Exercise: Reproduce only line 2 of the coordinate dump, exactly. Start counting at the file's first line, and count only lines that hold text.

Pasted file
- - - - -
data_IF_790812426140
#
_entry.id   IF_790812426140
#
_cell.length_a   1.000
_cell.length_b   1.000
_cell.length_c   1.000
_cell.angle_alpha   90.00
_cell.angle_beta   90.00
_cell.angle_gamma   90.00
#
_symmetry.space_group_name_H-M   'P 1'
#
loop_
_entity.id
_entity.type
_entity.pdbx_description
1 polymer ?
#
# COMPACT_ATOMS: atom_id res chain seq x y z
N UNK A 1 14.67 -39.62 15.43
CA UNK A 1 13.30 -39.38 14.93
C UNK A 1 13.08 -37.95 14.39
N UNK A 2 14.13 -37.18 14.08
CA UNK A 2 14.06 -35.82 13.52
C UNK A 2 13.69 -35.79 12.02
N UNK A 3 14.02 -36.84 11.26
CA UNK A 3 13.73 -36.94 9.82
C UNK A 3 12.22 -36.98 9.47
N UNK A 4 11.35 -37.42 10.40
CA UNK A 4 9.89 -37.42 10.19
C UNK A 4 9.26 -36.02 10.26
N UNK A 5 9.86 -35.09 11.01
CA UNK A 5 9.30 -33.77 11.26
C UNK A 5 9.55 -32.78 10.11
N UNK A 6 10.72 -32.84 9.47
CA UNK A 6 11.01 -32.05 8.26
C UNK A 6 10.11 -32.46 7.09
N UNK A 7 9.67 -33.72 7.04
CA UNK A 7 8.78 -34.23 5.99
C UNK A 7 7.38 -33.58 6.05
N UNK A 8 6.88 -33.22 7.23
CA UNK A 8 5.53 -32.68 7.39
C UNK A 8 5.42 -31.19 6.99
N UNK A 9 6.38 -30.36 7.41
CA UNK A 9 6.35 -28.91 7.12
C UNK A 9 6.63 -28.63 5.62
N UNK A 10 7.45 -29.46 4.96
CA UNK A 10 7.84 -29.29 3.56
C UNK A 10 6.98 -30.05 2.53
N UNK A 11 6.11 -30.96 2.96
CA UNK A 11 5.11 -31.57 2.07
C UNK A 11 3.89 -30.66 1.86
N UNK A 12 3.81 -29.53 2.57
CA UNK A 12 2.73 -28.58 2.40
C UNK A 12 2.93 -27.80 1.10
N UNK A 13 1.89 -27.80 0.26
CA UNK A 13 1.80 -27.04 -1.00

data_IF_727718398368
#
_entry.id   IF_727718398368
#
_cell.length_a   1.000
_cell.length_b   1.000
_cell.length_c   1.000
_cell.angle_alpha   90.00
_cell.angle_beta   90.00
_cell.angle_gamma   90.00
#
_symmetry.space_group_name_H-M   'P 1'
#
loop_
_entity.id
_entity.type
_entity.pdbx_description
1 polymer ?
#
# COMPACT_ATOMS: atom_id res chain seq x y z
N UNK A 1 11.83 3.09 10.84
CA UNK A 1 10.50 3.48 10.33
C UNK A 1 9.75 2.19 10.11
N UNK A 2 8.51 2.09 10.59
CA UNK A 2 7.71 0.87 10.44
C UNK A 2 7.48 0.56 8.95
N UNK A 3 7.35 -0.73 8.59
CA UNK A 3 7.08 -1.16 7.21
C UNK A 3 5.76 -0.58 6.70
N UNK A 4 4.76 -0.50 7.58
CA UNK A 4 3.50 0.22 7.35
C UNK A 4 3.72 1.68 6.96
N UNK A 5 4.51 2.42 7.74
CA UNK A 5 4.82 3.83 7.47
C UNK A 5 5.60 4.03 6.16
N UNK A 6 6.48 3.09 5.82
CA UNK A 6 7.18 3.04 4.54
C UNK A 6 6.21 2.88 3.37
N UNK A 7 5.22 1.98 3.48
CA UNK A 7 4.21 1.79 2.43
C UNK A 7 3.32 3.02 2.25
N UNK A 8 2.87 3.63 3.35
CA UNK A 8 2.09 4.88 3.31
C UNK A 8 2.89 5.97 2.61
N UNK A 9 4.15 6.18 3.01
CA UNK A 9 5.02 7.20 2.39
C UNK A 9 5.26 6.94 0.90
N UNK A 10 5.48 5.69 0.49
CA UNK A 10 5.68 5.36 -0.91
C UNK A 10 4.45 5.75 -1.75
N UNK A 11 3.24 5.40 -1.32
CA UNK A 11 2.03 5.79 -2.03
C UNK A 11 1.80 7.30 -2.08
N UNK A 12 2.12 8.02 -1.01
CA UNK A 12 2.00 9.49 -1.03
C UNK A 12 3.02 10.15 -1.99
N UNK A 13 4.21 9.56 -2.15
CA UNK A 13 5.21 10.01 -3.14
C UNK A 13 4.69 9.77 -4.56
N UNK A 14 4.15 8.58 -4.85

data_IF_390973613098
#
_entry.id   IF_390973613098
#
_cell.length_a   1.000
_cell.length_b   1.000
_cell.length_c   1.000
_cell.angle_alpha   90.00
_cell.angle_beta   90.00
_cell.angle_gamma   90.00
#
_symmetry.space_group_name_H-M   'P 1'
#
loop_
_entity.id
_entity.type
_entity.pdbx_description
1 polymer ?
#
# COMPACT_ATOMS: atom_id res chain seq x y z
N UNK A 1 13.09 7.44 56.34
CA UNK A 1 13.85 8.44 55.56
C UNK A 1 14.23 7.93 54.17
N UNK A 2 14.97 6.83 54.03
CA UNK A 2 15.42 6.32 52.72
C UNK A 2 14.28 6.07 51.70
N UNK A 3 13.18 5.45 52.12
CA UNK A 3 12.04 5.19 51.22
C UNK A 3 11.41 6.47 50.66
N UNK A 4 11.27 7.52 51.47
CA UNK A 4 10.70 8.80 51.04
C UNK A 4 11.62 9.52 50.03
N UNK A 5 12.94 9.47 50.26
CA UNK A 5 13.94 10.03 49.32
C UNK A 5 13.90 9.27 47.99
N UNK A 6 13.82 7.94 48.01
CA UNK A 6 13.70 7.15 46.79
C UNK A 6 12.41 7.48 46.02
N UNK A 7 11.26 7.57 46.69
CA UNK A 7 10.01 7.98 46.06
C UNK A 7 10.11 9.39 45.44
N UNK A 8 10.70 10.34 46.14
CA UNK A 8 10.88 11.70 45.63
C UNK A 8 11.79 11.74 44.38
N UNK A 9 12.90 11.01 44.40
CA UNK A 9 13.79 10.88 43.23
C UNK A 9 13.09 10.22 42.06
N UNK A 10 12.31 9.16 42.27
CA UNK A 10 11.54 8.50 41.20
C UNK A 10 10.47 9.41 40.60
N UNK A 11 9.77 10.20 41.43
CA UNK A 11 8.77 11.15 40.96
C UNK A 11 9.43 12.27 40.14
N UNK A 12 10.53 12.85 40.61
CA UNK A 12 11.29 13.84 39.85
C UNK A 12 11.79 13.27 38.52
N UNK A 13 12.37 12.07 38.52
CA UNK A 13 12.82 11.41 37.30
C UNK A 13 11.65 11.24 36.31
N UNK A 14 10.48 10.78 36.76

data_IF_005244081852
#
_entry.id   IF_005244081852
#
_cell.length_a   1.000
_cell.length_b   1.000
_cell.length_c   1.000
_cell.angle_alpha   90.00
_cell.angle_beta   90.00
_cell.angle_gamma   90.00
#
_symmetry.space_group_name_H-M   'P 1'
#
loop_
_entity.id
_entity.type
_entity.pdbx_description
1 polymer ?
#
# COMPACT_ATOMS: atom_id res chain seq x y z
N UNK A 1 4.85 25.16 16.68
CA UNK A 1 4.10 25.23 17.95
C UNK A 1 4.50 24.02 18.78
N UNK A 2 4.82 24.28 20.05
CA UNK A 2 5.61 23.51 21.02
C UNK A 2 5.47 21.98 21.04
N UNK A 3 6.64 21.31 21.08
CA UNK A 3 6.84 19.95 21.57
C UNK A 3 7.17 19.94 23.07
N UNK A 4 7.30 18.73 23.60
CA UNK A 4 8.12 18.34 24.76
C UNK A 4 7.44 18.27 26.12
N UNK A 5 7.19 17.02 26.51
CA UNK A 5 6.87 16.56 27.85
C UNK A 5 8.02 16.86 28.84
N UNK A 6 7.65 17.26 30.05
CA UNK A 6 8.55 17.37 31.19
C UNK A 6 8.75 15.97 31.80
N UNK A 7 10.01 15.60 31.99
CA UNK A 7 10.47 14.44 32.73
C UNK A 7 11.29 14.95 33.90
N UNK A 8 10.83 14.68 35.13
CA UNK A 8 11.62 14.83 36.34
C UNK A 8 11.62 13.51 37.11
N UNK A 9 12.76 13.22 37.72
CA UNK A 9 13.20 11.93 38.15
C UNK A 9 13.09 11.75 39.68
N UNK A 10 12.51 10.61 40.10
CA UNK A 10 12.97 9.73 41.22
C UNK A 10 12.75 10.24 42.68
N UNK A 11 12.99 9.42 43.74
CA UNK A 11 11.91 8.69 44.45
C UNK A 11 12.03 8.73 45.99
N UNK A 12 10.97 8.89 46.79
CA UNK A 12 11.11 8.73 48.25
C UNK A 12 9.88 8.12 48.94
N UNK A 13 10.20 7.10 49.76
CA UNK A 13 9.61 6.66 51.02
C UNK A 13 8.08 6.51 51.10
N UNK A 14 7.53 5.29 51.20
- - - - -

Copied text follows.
#